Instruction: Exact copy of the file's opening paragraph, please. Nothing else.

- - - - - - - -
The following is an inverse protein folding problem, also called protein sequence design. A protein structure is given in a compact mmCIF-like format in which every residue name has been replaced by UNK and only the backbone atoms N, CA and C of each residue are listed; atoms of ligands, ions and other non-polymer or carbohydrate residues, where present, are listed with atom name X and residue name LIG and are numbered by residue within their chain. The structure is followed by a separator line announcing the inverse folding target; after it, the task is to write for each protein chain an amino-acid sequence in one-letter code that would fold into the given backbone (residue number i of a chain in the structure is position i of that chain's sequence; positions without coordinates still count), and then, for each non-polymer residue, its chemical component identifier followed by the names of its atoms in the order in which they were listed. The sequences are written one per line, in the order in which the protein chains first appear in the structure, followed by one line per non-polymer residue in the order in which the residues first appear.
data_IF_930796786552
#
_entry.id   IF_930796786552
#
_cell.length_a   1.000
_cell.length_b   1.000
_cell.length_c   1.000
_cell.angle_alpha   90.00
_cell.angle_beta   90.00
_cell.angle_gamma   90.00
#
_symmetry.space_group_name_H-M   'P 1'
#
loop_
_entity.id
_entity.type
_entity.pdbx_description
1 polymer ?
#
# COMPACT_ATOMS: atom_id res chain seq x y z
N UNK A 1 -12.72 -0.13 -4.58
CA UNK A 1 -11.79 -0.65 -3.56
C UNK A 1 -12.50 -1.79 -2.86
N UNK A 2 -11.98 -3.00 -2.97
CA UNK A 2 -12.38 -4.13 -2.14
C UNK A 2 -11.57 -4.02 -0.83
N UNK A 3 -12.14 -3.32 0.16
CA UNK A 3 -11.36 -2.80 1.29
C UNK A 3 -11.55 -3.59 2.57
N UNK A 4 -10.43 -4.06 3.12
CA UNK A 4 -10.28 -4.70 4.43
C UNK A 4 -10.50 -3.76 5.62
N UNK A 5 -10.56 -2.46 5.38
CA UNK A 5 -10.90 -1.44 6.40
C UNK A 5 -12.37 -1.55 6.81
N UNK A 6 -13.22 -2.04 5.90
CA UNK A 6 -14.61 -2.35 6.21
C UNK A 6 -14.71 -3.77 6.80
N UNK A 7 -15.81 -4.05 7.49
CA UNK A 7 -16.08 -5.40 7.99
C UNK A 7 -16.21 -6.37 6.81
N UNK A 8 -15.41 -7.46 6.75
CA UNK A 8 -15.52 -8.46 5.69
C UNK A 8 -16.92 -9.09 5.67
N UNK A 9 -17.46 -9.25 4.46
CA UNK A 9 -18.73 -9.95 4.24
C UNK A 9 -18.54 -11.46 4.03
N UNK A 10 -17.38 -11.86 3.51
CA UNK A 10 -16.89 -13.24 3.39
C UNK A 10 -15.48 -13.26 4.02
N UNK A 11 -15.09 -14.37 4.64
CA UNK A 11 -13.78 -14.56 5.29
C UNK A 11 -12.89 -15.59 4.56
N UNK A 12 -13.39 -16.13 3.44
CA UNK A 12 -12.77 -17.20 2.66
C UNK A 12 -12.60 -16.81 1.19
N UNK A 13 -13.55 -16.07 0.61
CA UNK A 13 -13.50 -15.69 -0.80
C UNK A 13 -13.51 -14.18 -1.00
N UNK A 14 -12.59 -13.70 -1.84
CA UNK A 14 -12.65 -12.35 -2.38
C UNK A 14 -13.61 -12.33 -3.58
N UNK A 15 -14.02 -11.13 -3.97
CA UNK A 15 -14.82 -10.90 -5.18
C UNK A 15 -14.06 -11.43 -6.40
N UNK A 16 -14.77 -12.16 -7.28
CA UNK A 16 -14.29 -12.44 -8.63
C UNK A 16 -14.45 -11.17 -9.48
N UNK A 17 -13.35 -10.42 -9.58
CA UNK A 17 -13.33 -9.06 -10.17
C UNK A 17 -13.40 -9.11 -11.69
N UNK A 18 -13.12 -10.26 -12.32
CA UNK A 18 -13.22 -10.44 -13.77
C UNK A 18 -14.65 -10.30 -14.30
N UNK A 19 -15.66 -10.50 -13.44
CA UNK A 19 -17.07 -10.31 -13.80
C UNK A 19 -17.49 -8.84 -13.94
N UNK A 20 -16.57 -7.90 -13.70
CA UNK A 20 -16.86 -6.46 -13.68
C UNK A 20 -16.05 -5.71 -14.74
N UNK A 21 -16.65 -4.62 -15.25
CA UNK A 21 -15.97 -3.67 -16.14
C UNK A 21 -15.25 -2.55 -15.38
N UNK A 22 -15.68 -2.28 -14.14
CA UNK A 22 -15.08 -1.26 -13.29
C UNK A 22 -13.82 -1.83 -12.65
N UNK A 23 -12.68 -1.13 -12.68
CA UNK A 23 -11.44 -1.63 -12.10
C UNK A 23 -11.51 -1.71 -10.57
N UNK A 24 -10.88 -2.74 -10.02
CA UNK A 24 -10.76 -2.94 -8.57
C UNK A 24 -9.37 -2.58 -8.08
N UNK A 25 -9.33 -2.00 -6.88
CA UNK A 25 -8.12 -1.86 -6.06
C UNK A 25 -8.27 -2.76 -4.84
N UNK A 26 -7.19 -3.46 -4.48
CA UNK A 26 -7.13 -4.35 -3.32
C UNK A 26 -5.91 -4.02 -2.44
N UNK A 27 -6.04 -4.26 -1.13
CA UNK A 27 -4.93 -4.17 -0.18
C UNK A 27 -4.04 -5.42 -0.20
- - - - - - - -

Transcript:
The following is an inverse protein folding problem, also called protein sequence design. A protein structure is given in a compact mmCIF-like format in which every residue name has been replaced by UNK and only the backbone atoms N, CA and C of each residue are listed; atoms of ligands, ions and other non-polymer or carbohydrate residues, where present, are listed with atom name X and residue name LIG and are numbered by residue within their chain. The structure is followed by a separator line announcing the inverse folding target; after it, the task is to write for each protein chain an amino-acid sequence in one-letter code that would fold into the given backbone (residue number i of a chain in the structure is position i of that chain's sequence; positions without coordinates still count), and then, for each non-polymer residue, its chemical component identifier followed by the names of its atoms in the order in which they were listed. The sequences are written one per line, in the order in which the protein chains first appear in the structure, followed by one line per non-polymer residue in the order in which the residues first appear.